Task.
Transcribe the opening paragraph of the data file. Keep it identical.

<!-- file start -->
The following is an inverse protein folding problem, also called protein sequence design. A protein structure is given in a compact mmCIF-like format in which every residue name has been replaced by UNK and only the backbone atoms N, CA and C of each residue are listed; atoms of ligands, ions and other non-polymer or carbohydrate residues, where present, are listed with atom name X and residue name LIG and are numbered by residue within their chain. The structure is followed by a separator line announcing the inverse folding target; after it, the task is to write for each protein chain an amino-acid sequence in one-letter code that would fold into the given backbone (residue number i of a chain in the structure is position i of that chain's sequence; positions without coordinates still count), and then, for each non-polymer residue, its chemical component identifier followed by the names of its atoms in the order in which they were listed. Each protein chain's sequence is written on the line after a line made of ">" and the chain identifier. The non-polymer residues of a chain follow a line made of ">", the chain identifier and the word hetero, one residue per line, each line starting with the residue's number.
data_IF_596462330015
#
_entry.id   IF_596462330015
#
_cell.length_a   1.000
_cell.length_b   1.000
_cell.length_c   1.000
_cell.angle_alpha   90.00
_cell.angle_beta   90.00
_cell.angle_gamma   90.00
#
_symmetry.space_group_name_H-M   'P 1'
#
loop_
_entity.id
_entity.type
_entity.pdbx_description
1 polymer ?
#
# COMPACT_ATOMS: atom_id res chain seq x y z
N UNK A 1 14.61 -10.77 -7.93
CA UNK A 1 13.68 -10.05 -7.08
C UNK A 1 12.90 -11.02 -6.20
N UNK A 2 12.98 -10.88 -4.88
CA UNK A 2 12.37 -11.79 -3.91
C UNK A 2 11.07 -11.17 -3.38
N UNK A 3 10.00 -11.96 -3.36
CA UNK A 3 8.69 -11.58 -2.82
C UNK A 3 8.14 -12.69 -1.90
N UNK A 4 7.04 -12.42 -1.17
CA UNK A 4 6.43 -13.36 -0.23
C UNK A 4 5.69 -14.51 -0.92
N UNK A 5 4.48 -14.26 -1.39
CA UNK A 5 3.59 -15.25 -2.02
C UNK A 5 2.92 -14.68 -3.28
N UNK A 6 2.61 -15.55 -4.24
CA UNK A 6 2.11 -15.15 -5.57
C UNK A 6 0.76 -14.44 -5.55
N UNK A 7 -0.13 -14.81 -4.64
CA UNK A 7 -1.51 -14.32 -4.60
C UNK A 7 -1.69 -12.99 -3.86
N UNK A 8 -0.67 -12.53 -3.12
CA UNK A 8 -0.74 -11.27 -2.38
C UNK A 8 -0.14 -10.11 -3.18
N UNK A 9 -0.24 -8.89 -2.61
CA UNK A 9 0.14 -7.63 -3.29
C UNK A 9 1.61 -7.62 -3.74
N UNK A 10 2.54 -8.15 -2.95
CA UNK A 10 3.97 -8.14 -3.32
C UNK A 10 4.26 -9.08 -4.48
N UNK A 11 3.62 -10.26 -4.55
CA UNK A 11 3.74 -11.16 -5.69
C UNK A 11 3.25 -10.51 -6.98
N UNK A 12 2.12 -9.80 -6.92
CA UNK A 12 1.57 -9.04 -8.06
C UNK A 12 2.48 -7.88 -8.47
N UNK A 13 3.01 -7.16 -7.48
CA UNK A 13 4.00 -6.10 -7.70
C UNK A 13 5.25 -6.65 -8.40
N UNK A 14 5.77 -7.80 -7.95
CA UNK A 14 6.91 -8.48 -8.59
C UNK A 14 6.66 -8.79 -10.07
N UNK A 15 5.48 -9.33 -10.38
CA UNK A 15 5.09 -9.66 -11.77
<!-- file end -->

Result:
The following is an inverse protein folding problem, also called protein sequence design. A protein structure is given in a compact mmCIF-like format in which every residue name has been replaced by UNK and only the backbone atoms N, CA and C of each residue are listed; atoms of ligands, ions and other non-polymer or carbohydrate residues, where present, are listed with atom name X and residue name LIG and are numbered by residue within their chain. The structure is followed by a separator line announcing the inverse folding target; after it, the task is to write for each protein chain an amino-acid sequence in one-letter code that would fold into the given backbone (residue number i of a chain in the structure is position i of that chain's sequence; positions without coordinates still count), and then, for each non-polymer residue, its chemical component identifier followed by the names of its atoms in the order in which they were listed. Each protein chain's sequence is written on the line after a line made of ">" and the chain identifier. The non-polymer residues of a chain follow a line made of ">", the chain identifier and the word hetero, one residue per line, each line starting with the residue's number.